Yesterday the sky stopped being overcast and today it looks blue and clear, and it's predicted to be unseasonably warm. I am going to thumb my nose at the ongoing string of bad luck by driving today just to see some of the area. At some point I need to make a grocery list; I need to get back to actual cooking for financial reasons alone. And Tugrik has a pretty cool kitchen, even if figuring out how to clear off the countertops might be a challenge. (I'm realizing how much the Watermark apartment spoiled me in that respect--there was just a lot of counter space there, more so than in several homes I've seen.)
When I get back I'll likely do some more job applying. Nothing new that I'm quite qualified for on Craig's List today but I may apply at a UC Berkeley position or two. It looks like UCB would be a 90-minute commute from here (just over an hour Yahoo! time, which would be optimistic), which would really suck--although I suspect there's cheap-for-the-region housing around campus, and it'd be a great opportunity to get back into school.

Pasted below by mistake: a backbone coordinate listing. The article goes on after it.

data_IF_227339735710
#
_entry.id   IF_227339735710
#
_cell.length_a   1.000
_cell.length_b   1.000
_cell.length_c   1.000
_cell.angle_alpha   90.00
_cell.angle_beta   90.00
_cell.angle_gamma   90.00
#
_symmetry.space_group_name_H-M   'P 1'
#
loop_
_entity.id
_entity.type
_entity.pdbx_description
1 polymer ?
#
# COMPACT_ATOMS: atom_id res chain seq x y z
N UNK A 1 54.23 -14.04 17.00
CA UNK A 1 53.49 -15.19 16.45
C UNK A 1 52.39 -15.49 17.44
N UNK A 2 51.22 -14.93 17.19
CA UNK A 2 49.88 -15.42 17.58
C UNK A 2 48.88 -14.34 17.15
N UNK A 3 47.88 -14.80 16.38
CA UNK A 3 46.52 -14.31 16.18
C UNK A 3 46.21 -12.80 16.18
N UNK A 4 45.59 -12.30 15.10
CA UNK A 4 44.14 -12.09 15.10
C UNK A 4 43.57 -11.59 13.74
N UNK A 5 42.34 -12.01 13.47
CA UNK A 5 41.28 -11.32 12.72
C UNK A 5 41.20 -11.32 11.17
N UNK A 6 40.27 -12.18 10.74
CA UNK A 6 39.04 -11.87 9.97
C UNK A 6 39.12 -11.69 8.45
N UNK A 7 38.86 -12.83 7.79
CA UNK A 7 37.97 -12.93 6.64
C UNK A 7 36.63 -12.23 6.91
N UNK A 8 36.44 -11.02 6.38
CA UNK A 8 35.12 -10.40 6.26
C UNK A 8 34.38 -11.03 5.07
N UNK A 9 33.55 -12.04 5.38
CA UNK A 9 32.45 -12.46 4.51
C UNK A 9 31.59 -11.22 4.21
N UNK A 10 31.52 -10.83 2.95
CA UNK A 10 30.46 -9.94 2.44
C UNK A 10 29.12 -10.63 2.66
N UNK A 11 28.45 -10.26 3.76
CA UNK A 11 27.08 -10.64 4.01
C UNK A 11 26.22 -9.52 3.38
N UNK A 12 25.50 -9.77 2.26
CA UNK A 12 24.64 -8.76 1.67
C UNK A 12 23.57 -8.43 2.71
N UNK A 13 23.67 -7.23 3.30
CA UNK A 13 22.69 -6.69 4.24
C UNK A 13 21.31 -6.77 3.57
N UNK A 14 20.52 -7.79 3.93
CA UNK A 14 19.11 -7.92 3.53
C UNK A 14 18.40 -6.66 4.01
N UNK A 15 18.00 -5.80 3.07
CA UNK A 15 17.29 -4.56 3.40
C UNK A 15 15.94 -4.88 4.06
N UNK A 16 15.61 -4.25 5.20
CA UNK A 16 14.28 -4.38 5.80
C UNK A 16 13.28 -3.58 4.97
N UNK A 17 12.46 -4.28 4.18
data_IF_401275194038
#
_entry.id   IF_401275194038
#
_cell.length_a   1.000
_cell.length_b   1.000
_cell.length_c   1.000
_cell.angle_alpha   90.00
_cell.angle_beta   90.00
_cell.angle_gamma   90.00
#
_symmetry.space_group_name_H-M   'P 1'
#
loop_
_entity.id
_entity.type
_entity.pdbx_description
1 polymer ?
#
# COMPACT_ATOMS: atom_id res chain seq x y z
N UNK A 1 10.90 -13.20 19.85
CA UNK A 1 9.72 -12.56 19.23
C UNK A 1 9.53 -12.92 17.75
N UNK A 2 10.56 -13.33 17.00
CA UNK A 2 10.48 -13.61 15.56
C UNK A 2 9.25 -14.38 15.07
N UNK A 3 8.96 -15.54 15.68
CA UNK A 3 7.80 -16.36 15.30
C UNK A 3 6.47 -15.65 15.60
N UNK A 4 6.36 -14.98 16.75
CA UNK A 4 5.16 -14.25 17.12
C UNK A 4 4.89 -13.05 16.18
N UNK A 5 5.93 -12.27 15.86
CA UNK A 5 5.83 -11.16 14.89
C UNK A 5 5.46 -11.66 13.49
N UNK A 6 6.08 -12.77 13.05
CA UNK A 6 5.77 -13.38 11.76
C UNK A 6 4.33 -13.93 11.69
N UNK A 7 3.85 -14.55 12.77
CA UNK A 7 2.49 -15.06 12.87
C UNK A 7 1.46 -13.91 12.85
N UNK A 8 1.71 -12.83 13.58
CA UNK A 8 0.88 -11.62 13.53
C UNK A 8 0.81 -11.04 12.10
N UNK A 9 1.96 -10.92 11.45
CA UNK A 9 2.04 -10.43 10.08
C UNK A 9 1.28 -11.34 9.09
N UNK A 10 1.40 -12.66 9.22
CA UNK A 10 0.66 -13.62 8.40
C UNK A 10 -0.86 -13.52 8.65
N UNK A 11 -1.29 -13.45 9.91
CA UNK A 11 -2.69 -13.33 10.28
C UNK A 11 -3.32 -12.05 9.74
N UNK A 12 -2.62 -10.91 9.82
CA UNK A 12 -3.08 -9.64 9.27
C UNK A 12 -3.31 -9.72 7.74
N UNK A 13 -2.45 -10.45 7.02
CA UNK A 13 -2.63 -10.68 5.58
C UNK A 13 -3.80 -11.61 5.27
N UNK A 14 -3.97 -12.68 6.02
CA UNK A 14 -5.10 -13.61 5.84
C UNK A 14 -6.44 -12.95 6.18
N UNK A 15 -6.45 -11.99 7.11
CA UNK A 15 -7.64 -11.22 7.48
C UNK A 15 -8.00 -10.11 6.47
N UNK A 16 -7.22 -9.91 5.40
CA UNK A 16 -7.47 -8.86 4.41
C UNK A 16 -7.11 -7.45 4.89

My résumé on Monster is getting a few hits, even though I've purposefully severely limited it with a "Mac/FreeBSD Web Developer" title and claiming my target company is a small non-profit. That's not entirely true--I'd be happy to work at a for-profit place doing something interesting. I'd like one in a field that could plausibly be said to have an environmental or social benefit. The occasional "webmaster for a forest service" or "tech guy for the wolf research center" type position might well be ideal, but the location system for emergency services to pinpoint cell phones that Tugrik's company is working on fits the bill. Unfortunately, Monster doesn't allow me to specify a target company as "small and doing something valuable and service-oriented, regardless of field." But, I figure any for-profit company scared off by my target company listing is probably not one I'd be a great fit at anyway. Everything I've learned about job hunting tells me that specificity works better than casting a wide net. ("I want a job as a consumer credit analyst at a financial services company in Santa Clara County" is better than "I want a job as an accountant"; even though the latter sounds like it's keeping your options open, it means you're always behind the people who sound like they want that job rather than any job.), Also, on a bloated system like Monster, narrowcasting may generate more contacts from those who actually view my info.